This project would never have progressed so quickly without an open and collaborative spirit of working, made possible by SPECIFIC and Wernick Group and our supply chain partners. The ability to engage with the contractor and supply chain early in the design process, through use of the Fusion 21 framework, saved both costs and time, and enabled the whole project team to work together to ensure the successful delivery of this unique building.
And we ended the week with a bit of fun – an Easter egg hunt around the Active Classroom, using interesting facts about the building as clues. Great idea Sharon and Ella!
19th – 23rd March
This week we had our first meeting with Dulas who are providing the grid attached energy storage system of just over 100kWh, using 8 BYD lithium-ion phosphate batteries. The PV roof will be connected up to these batteries to provide power for the building. They will also be connected to the Active Classroom battery system, providing a total of 160kWh of storage.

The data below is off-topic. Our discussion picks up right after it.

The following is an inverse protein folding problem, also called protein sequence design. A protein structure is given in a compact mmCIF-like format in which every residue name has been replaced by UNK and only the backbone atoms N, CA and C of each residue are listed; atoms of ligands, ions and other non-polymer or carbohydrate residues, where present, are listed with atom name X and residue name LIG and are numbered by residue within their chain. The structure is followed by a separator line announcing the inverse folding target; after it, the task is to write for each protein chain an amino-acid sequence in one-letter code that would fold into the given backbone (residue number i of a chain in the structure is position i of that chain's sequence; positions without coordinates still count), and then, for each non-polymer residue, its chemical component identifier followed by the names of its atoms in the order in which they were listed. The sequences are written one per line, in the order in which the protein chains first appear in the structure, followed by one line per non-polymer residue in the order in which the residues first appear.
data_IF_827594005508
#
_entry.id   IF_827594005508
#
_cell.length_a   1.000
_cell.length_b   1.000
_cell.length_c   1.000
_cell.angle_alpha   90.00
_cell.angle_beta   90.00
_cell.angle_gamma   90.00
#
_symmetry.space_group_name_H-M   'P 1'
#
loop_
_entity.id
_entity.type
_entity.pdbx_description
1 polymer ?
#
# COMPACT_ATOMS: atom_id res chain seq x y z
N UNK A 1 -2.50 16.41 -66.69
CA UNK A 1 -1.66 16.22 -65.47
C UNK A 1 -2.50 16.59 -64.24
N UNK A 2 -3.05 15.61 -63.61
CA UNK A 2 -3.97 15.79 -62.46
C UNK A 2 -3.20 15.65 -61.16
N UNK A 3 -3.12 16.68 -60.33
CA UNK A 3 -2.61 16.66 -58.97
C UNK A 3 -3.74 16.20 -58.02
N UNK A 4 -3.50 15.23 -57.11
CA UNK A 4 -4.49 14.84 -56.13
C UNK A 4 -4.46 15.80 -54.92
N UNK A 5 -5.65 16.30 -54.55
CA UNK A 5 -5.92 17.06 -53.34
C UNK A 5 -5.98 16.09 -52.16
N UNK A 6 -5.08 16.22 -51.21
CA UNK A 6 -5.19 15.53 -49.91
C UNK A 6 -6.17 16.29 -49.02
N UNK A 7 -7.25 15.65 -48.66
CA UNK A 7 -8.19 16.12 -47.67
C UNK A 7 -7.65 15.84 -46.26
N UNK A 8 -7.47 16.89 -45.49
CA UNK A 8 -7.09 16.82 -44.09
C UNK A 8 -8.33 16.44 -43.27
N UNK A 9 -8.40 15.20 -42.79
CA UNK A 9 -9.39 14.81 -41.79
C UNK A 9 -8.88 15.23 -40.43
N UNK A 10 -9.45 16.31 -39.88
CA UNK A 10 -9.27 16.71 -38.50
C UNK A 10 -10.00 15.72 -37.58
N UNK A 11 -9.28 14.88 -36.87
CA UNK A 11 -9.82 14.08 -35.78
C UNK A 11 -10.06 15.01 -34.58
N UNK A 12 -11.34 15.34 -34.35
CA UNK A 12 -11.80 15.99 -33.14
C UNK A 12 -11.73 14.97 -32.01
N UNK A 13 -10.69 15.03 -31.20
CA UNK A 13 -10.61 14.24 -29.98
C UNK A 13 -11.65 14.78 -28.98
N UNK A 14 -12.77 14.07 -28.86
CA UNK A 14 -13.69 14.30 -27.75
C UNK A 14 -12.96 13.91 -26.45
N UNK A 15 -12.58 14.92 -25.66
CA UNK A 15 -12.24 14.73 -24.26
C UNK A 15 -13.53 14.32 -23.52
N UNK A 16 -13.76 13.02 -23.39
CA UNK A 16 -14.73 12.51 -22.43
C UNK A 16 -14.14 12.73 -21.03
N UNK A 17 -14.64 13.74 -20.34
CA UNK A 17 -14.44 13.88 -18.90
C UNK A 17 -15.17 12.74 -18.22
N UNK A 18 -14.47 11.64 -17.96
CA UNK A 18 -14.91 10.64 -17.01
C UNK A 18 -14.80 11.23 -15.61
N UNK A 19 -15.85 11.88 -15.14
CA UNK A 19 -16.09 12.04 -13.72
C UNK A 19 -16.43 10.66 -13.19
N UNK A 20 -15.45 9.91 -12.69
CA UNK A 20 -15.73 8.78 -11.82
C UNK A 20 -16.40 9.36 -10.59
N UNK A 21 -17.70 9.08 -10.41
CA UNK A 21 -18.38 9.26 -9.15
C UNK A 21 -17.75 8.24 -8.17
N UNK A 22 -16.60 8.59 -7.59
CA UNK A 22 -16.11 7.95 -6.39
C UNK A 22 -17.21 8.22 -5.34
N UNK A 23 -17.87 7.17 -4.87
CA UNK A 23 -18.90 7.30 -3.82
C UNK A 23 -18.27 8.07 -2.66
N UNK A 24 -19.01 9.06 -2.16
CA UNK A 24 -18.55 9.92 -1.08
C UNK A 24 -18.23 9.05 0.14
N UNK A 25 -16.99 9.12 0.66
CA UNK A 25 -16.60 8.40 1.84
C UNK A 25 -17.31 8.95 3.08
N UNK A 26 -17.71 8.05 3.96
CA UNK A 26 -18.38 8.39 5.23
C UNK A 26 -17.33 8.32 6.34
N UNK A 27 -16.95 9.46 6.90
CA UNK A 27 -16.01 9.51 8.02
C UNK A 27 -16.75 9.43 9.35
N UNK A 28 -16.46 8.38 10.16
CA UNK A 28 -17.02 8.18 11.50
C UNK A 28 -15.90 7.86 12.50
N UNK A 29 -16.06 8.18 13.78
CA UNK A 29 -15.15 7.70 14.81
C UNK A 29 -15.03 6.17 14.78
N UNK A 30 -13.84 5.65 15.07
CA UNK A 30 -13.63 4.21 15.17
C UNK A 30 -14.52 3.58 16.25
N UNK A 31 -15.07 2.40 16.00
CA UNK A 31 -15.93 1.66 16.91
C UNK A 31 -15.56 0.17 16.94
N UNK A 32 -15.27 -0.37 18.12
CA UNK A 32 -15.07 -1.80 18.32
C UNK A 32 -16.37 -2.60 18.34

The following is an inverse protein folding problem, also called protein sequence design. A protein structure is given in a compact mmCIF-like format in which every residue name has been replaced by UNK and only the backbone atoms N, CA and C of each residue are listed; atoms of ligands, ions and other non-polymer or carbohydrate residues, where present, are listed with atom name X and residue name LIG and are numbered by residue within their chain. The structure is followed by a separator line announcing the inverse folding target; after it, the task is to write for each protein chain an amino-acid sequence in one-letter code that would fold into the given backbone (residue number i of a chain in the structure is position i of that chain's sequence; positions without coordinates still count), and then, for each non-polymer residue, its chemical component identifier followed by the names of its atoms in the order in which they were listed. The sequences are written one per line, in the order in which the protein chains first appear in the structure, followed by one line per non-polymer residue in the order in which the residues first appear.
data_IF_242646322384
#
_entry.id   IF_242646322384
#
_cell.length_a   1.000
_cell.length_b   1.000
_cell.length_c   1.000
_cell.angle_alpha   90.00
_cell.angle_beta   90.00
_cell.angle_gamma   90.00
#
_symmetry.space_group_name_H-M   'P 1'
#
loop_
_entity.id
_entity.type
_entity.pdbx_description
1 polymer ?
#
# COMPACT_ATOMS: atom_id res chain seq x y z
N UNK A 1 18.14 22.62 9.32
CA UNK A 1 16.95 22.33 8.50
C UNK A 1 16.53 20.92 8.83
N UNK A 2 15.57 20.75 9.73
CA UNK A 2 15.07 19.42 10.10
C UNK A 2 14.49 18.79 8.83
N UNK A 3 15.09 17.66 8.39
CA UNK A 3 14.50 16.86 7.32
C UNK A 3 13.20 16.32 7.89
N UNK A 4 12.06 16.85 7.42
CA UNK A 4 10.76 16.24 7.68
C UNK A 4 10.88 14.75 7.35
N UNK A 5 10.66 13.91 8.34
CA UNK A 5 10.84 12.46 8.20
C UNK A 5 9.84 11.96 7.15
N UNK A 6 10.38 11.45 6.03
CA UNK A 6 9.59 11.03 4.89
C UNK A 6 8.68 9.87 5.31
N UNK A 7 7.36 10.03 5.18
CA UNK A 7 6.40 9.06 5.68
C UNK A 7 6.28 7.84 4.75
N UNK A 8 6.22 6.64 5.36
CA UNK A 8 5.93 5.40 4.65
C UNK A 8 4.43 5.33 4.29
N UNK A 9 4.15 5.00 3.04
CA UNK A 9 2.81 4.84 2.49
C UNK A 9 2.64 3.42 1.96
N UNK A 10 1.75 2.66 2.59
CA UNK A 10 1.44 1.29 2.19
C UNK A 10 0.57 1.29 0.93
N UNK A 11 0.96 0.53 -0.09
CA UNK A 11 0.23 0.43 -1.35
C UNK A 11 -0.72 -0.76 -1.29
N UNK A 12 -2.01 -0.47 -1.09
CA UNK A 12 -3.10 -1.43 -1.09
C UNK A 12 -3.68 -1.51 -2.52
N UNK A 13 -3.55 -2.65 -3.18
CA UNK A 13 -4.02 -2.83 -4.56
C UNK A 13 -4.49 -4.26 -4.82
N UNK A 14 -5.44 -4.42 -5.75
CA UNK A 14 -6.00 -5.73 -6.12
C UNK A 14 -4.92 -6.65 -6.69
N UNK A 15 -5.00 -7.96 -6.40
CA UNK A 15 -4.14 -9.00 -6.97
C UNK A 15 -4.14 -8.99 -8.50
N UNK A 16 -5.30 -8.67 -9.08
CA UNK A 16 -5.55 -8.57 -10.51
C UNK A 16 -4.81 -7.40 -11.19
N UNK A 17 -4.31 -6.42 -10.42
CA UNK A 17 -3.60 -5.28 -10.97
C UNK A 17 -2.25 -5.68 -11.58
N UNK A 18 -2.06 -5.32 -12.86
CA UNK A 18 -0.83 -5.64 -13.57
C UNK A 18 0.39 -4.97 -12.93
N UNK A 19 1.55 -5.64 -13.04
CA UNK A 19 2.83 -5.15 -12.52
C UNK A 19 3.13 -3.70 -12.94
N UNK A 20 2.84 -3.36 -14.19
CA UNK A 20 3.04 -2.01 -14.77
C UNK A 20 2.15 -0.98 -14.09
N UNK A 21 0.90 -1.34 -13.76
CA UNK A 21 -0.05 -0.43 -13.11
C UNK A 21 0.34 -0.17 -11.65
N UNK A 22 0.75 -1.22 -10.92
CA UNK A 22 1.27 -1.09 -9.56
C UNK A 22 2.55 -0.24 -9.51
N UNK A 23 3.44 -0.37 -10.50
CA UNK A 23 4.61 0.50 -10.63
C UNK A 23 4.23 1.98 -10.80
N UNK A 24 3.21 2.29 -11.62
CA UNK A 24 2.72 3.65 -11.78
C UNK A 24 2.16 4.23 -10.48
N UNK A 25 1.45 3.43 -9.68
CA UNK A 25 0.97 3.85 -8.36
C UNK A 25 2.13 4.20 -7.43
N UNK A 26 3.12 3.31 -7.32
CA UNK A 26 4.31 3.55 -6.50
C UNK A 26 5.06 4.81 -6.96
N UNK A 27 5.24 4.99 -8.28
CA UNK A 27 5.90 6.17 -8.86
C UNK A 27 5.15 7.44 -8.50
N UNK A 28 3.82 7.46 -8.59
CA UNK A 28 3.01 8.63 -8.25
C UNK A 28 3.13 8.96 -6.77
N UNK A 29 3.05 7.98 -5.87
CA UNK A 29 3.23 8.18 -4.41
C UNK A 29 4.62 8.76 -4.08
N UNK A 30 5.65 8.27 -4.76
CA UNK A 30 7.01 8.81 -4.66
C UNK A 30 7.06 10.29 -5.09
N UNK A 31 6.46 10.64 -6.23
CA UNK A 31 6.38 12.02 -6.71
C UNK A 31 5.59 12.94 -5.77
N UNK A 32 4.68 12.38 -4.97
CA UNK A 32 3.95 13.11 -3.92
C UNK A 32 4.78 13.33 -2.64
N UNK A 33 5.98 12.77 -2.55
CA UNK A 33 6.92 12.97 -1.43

Cladding is progressing, starting with the Seren Copper on the East Elevation, while the electrical cables are being pulled through the ducts ready for connecting the building to the main electricity grid.
And more seed planting took place at Gnoll Primary School on Friday with years 3 and 4. Thank you to all involved, especially Mr Davison for arranging! To fill the wall, we need 450 plants and we already have hundreds of seeds growing in readiness to be planted in the wall.
12th -16th March
It’s British Science Week #BSW18; a 10-day celebration of science, technology, engineering and maths; so a perfect time to engage with the community on the exciting work we are doing here at SPECIFIC.
We were thrilled to take part in the Intellectual Property Office’s celebrations by giving a thought-provoking lunchtime talk at their Newport Office on Wednesday as part of their week-long programme of seminars themed “The STEM of Wales”, which stimulated some interesting discussions on the changing world of energy and buildings.